Again, as it says in the intro “After the release of some seminal Thrash albums in the early 90’s” (The Law and Epidemic Of Violence were ’92) thrash took a nosedive and this list focuses on those albums that kept thrash alive (just) during the remainder of the decade.

  2. Hey Guys which disk is the cover art?

  3. municipal death // July 4, 2015 at 4:55 am // Reply

    No megadeth seriously?

    • Chris Jennings // July 6, 2015 at 7:13 am // Reply

      Seriously! Rust In Peace withstanding (and that was 1990 so barely constitutes keeping Thrash alive in the 90’s) every Megadeth album in the 90’s was basically Mainstream Metal – Countdown To Extinction, Youthanasia, Cryptic Writings and Risk are definitely not Thrash.

  4. Karl Jenkins // July 4, 2015 at 6:31 am // Reply

    Witchburner, Whiplash, and Razor are now being considered as mainstream? Sorry Debruut, that isn’t even true now, much less during the 90s. Frankly, none of these records was “mainstream” during the 90s, which is partly the point. These bands soldiered on during a period where the style was dismissed or frowned upon. However, thanks for calling out Ritual Carnage as I wasn’t familiar with them.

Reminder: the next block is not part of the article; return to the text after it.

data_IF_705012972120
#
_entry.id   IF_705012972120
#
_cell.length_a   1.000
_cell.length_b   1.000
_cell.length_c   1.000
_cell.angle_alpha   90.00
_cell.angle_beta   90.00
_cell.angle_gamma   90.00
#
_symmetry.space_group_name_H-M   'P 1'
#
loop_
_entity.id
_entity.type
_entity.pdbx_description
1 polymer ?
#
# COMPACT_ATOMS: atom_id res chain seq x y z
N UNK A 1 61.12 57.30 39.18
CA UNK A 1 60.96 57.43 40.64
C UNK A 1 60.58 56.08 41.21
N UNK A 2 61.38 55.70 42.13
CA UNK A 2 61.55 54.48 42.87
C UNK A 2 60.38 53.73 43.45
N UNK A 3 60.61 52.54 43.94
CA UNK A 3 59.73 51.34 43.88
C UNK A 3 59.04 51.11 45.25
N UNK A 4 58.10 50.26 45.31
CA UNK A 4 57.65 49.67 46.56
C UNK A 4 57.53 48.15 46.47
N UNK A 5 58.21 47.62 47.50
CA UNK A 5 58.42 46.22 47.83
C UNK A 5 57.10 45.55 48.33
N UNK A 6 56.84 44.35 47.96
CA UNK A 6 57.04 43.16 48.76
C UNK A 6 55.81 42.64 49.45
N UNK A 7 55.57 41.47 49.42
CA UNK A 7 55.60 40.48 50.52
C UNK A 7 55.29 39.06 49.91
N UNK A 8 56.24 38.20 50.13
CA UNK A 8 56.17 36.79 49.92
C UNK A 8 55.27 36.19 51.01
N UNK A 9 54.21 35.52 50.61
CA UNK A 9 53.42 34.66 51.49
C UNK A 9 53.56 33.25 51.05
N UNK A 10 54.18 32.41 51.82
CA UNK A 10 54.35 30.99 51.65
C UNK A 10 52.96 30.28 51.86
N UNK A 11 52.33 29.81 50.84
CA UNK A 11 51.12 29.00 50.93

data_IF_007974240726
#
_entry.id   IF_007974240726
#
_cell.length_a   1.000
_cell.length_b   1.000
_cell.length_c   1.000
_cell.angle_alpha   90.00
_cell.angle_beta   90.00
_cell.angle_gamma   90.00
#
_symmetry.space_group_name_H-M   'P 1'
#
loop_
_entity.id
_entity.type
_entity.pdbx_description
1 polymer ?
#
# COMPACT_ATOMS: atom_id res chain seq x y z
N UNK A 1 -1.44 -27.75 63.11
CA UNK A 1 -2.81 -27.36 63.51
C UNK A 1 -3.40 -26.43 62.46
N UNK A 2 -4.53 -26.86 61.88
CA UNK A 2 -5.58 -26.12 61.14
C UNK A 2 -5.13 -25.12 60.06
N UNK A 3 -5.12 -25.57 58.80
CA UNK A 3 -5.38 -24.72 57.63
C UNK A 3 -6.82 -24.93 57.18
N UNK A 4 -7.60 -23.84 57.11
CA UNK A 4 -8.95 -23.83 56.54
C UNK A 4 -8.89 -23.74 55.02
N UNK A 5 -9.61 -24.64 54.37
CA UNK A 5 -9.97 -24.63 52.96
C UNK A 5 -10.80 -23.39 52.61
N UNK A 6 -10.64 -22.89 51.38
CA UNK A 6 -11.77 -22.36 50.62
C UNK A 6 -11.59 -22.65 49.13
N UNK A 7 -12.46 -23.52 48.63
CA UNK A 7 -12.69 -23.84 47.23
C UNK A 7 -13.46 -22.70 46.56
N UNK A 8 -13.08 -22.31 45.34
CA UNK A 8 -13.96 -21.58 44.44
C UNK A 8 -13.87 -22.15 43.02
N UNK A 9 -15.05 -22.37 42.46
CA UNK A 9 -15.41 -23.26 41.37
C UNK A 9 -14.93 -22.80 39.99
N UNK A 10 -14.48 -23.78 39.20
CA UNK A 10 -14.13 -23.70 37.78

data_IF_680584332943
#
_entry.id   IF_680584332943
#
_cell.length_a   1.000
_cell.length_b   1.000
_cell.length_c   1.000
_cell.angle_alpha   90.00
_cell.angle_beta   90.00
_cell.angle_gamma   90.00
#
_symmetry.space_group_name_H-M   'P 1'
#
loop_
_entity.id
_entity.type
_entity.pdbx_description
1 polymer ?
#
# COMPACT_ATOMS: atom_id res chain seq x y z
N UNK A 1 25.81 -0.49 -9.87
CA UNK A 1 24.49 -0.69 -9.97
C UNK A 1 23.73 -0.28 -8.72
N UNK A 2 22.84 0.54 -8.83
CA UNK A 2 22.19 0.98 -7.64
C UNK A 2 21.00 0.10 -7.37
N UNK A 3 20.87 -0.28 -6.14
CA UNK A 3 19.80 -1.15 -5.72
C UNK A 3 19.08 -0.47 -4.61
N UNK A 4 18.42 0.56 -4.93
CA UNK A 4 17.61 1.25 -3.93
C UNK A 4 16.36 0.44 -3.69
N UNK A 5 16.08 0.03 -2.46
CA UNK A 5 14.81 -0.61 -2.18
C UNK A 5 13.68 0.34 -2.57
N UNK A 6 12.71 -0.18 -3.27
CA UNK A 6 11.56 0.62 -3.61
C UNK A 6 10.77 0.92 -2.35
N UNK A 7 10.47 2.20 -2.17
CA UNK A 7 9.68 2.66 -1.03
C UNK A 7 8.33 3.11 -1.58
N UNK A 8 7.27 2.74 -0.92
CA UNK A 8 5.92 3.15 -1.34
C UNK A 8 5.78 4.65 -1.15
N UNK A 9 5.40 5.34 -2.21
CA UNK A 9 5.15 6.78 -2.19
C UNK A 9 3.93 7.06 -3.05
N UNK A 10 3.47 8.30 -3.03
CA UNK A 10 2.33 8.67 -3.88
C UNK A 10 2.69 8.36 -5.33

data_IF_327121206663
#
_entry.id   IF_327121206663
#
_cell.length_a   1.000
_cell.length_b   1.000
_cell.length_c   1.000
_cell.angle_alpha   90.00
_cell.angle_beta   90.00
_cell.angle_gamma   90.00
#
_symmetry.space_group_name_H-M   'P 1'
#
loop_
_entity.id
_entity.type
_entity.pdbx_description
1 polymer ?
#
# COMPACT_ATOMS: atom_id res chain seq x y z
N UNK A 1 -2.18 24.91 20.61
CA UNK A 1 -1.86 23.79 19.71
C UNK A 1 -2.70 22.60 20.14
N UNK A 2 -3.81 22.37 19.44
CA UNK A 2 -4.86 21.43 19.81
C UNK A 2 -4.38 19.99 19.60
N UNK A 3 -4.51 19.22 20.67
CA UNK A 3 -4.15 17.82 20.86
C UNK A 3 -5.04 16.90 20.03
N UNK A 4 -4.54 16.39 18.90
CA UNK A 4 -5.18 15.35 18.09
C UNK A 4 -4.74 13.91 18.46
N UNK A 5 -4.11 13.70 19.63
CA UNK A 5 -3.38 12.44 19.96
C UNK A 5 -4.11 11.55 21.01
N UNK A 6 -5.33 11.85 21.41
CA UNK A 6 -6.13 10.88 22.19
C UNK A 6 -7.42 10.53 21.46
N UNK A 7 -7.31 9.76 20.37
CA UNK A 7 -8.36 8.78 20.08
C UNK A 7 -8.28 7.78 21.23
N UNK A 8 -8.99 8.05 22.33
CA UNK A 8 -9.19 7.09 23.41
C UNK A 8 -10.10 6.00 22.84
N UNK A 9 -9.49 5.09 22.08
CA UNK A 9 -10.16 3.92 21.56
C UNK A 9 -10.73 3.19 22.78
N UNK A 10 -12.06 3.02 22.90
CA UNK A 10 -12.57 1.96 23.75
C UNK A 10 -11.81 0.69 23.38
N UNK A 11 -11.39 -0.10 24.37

Enjoyed the article, Chris!

    • Chris Jennings // July 6, 2015 at 7:15 am // Reply

      Ha! Well said sir! You seem to have hit the nail on the head and I was also surprised that the bands you mention were considered ‘mainstream’ in a previous comment. If Whiplash, Razor etc are mainstream what the hell does that make Metaliica, Megadeth etc!!!! 😉 Many thanks for the positive comment \m/

  5. I think you picked the wrong Sodom album. It is the ever underrated Till Death Do Us Unite that deserves the title. And I must say I prefer every other Sodom release from the 90s over Masquerade in Blood, which seems to also suffer from its murky production (especially the guitars). Not a bad album but the rest, and particularly Till Death Do Us Unite are just way better. Suicidal Justice, Hanging Judge, No Way Out are prime examples of the ferocity of that album.